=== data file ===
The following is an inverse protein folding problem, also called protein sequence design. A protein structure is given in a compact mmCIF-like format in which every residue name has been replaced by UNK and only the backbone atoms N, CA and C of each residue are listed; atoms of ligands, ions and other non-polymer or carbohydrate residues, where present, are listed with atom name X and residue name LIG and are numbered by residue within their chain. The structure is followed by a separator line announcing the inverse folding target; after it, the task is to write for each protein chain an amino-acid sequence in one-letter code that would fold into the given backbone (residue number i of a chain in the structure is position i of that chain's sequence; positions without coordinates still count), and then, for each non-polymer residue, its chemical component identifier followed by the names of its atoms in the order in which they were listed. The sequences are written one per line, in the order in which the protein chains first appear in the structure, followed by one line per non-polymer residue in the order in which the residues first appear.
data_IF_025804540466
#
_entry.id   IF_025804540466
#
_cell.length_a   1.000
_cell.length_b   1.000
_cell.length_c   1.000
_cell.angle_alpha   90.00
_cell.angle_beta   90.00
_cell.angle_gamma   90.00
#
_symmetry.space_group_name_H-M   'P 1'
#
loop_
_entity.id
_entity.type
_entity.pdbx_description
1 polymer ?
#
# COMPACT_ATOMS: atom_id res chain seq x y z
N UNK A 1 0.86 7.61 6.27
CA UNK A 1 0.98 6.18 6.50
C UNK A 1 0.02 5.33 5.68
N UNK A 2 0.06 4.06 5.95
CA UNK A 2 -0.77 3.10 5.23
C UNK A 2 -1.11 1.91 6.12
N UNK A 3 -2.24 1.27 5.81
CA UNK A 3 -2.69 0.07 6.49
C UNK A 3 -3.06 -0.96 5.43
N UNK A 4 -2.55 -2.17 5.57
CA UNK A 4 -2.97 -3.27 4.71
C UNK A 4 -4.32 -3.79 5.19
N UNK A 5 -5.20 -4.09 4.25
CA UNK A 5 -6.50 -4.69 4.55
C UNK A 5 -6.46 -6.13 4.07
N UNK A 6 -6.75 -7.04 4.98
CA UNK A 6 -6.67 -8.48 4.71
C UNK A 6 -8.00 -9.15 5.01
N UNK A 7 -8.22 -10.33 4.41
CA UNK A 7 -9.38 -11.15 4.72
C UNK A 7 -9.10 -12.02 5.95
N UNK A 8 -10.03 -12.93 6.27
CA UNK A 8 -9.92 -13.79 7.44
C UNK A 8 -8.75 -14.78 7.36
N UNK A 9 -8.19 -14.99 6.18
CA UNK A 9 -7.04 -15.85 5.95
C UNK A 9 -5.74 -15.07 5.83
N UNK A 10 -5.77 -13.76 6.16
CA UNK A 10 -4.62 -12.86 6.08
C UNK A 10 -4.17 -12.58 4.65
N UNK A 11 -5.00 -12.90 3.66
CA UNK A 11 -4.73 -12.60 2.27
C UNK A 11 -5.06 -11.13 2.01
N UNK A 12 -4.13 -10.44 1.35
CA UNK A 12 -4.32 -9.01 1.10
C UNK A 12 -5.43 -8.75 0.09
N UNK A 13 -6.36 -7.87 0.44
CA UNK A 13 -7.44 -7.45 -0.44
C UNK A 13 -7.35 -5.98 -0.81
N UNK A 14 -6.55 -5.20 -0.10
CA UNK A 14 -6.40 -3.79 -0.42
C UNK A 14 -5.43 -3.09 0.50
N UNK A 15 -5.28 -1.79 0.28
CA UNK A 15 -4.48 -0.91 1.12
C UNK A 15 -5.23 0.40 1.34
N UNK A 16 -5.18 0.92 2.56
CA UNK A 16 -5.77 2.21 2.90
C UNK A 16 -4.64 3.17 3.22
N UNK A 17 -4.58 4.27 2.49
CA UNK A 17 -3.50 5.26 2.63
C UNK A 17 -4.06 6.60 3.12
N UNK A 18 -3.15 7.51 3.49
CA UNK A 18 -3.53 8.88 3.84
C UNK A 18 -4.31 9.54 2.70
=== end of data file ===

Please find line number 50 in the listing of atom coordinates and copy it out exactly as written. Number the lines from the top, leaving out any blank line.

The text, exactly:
CA UNK A 10 -4.62 -12.86 6.08